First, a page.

Normally I do my first century of the month on the first Saturday of the month, but not this month. I only found time for a half day ride on my new Elephant Bikes National Forest Explorer (NFE) after my son and I built it up. It was still missing the mud guards. Then I left on a trip abroad for almost two weeks in the shortest month of the year. We finished the build after I got back (well, almost -- the Lumotec Secula dynamo rear light is not wired up yet). It was only yesterday that I finally got my first century in on the NFE.
It was a gloomy day, with snow flakes forecast for the late evening. My plan was a loop involving two mountain valleys west of Tokyo, route 35 past Akiyama to Tsuru, then over the pass on Rt24 and back via Doshi michi (Doshi road) that leads out to Lake Yamanakako near Mt Fuji. After some navigation errors I didn't stick to the plan and instead rode Doshi michi out and back, with a coffee break at the "Michi no Eki" road station at the upper end of Doshi village.
The temperature dropped with elevation and about two hours before I expected to reach the road station, what had first seemed like a slight drizzle turned into snow flakes.
First it was very slight, but it increased in volume as I made my way up the valley. I put the seat cover on to protect the Brooks. Snow accumulated on my gloves and melted, soaking them and rendering them pretty useless against the cold. I moved my hands to the drops, which kept the fingers away from the snow flakes and with the work of climbing my fingers warmed up again.
I could see the snow building up on roofs and parked cars and the road got wetter and wetter. The temperature on my GPS was not much above freezing, I was worried of when things might get slippery. Having had a nasty fall in December, I wasn't keen on going down again any time soon. Even only 5 km from the road station (the halfway point for the century distance), I seriously considered turning around. In the end I decided to risk it and push on.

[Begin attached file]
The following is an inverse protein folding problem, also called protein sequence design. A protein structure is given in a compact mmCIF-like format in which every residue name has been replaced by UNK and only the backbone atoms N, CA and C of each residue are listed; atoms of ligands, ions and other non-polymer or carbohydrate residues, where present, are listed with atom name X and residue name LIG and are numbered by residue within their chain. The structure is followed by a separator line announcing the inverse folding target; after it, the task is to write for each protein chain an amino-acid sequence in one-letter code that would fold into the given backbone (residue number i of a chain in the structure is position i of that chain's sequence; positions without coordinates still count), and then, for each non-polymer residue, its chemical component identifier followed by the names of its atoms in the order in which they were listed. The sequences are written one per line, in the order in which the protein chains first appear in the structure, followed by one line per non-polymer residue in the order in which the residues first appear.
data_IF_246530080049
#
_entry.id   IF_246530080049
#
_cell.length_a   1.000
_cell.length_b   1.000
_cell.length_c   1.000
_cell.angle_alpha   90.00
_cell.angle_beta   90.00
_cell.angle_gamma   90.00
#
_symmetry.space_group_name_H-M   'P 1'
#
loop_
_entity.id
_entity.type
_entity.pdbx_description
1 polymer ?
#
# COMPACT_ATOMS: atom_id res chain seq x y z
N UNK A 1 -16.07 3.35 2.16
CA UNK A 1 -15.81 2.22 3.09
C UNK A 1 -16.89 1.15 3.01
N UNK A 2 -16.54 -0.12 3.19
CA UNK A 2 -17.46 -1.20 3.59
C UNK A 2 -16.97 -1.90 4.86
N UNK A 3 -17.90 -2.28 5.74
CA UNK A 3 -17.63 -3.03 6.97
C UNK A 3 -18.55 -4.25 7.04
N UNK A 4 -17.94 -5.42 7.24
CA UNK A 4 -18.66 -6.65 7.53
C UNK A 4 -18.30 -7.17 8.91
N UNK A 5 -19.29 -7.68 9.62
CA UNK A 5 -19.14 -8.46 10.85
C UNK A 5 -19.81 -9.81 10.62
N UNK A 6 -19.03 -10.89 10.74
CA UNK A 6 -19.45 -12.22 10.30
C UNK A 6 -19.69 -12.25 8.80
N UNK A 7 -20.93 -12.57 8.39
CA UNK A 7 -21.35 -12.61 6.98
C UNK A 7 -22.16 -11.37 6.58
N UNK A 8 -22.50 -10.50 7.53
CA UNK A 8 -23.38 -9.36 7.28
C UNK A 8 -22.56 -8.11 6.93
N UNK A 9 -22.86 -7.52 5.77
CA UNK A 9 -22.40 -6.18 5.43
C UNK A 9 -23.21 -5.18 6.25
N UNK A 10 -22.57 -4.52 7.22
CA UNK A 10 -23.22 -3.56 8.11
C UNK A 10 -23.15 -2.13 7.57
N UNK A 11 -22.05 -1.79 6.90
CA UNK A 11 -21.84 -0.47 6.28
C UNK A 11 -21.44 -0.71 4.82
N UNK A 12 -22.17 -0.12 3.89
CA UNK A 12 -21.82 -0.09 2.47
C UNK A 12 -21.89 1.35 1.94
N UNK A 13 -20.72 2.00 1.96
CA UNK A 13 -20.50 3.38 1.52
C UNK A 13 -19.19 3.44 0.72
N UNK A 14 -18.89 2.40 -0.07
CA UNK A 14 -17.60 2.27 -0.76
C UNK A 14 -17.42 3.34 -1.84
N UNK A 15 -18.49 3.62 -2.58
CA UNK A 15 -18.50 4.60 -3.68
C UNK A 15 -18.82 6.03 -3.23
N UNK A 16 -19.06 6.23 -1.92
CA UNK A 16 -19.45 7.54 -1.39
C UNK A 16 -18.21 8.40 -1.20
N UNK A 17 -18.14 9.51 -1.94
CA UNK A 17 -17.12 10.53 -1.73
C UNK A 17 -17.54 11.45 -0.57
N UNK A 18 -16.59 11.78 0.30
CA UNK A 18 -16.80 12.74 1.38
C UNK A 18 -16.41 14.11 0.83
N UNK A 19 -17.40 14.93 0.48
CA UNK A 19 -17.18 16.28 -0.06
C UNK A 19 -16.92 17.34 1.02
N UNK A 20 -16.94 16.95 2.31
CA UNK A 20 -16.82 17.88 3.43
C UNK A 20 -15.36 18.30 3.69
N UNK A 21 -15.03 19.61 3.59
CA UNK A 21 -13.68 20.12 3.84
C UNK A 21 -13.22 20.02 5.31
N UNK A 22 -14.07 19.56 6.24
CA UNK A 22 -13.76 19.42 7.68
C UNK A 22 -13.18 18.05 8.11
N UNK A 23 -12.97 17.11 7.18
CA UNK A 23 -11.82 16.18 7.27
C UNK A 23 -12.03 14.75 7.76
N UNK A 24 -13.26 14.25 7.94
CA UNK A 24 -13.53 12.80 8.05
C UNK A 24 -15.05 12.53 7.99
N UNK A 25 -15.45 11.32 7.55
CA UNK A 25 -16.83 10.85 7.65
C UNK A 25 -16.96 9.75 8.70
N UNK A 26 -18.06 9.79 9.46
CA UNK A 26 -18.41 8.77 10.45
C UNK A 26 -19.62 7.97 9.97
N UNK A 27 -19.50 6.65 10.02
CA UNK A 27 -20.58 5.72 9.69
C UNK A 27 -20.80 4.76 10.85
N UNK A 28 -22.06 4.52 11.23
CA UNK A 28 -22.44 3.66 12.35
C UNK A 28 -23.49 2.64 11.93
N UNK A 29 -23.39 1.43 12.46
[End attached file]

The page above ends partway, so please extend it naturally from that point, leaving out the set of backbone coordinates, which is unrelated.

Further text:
There weren't many cars or motorcycles around the normally busy car park and no other bicycles. I ordered coffee and a piece of cresson cake:
As I was about to leave after my rest, another cyclist who had arrived over the pass from Lake Yamanakako warned me not to proceed further up the valley (which I hadn't intended to do anyway) as conditions there were bad. I carefully descended back towards Tokyo, watching my speed at all times, with particular attention to sewer covers and other metallic surfaces that get slippery when wet.
I got home at 20:30 at night, having covered 162 km, making February the 42nd month in a row with at least one century ride.
As expected the NFE offers a more comfortable ride than my Bike Friday Pocket Rocket. The 42 mm wide Compass Babyshoe Pass EL tires soak up most road irregularities. I feel like I could ride anywhere. I love the Nitto Randonneur handlebars whose drops are much more useful than any other I've used. The 650B wheels have more momentum than the 20" 451 wheels on my Bike Friday, so they don't spin up quite as easily, but once in motion they keep going. Overall it works out the same (except for comfort).
Speed wise I don't think there's much difference between my bikes, which confirms my expectation that the limiting factor is still the engine
My second century of February will be this coming Saturday, a very hilly 200 km brevet in West Izu. It will be my first brevet in five months and the first on the NFE.